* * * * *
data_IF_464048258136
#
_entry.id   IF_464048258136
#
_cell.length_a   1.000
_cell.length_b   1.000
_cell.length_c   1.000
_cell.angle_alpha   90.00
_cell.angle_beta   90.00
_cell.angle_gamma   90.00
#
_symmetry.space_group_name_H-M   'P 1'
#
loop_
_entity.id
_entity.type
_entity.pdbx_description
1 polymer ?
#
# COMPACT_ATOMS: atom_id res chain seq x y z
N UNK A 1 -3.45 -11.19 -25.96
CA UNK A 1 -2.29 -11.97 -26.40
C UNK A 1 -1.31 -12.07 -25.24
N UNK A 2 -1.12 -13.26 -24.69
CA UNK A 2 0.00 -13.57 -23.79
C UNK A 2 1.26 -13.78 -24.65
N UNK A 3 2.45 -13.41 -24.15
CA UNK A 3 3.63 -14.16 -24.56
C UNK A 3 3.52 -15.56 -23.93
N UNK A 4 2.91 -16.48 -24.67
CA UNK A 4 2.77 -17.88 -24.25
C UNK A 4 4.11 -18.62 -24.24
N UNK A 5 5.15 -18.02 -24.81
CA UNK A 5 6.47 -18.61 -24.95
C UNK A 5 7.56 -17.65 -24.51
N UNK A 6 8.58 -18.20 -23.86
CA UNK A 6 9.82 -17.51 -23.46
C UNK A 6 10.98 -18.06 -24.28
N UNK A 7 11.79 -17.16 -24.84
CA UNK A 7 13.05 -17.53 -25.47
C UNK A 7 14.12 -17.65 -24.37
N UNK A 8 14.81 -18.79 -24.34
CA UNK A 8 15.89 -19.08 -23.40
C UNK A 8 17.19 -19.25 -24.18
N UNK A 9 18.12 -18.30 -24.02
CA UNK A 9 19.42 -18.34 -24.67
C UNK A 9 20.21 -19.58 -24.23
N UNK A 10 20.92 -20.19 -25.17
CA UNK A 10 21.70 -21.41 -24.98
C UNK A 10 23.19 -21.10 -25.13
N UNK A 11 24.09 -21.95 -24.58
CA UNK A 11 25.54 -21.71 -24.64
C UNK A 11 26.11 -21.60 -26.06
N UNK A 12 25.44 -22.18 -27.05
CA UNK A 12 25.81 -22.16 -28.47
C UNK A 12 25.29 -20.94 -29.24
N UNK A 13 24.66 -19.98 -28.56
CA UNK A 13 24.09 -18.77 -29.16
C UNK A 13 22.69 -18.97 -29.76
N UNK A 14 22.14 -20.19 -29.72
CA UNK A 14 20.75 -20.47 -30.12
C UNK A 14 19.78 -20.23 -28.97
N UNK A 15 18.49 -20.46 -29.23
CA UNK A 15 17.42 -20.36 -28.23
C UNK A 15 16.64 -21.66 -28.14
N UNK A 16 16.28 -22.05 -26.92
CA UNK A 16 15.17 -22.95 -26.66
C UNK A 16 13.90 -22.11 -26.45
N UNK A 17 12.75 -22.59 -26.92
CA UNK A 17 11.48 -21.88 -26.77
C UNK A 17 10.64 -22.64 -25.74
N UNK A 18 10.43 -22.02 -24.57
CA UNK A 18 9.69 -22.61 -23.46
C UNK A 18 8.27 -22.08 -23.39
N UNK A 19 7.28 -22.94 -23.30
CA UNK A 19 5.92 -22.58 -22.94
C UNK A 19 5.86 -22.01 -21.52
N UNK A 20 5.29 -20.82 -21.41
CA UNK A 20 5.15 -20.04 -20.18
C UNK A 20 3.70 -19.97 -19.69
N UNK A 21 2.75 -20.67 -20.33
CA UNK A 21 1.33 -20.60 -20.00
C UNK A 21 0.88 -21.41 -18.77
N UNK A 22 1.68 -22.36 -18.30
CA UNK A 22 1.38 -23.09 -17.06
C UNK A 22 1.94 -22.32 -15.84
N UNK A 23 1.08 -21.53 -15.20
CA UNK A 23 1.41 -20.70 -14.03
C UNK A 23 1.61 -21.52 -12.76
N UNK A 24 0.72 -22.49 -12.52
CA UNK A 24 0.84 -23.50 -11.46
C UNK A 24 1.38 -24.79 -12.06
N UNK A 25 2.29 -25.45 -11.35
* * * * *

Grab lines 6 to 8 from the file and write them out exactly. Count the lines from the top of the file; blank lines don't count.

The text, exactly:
_cell.length_b   1.000
_cell.length_c   1.000
_cell.angle_alpha   90.00